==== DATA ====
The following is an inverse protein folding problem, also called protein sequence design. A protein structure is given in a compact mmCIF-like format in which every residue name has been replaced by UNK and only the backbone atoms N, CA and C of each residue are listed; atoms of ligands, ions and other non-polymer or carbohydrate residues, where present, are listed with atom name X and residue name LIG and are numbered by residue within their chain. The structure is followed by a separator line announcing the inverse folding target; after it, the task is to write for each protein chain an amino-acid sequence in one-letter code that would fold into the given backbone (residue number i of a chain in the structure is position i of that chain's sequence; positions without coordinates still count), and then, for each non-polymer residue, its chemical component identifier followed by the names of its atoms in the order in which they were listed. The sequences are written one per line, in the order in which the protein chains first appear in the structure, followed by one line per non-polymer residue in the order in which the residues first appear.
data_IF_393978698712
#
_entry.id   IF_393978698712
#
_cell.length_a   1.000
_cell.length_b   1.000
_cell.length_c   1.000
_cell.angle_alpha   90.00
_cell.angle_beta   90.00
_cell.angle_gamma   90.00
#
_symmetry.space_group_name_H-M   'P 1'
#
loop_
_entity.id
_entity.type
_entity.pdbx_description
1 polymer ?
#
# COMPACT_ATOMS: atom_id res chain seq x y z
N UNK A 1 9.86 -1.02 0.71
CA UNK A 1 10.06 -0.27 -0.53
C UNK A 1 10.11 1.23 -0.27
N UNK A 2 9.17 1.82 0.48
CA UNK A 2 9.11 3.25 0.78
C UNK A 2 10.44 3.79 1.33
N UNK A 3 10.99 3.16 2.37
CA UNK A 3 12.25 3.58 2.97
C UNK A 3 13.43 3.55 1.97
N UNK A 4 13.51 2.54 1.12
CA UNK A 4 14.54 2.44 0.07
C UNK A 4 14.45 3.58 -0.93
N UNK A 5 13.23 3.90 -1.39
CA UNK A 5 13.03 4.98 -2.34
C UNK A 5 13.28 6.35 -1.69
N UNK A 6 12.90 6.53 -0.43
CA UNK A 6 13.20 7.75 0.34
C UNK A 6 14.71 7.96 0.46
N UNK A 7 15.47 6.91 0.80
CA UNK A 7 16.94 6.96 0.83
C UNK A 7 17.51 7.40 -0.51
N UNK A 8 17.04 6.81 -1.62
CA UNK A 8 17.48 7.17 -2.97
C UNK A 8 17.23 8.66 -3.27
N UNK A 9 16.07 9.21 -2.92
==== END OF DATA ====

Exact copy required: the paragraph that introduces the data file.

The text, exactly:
The following is an inverse protein folding problem, also called protein sequence design. A protein structure is given in a compact mmCIF-like format in which every residue name has been replaced by UNK and only the backbone atoms N, CA and C of each residue are listed; atoms of ligands, ions and other non-polymer or carbohydrate residues, where present, are listed with atom name X and residue name LIG and are numbered by residue within their chain. The structure is followed by a separator line announcing the inverse folding target; after it, the task is to write for each protein chain an amino-acid sequence in one-letter code that would fold into the given backbone (residue number i of a chain in the structure is position i of that chain's sequence; positions without coordinates still count), and then, for each non-polymer residue, its chemical component identifier followed by the names of its atoms in the order in which they were listed. The sequences are written one per line, in the order in which the protein chains first appear in the structure, followed by one line per non-polymer residue in the order in which the residues first appear.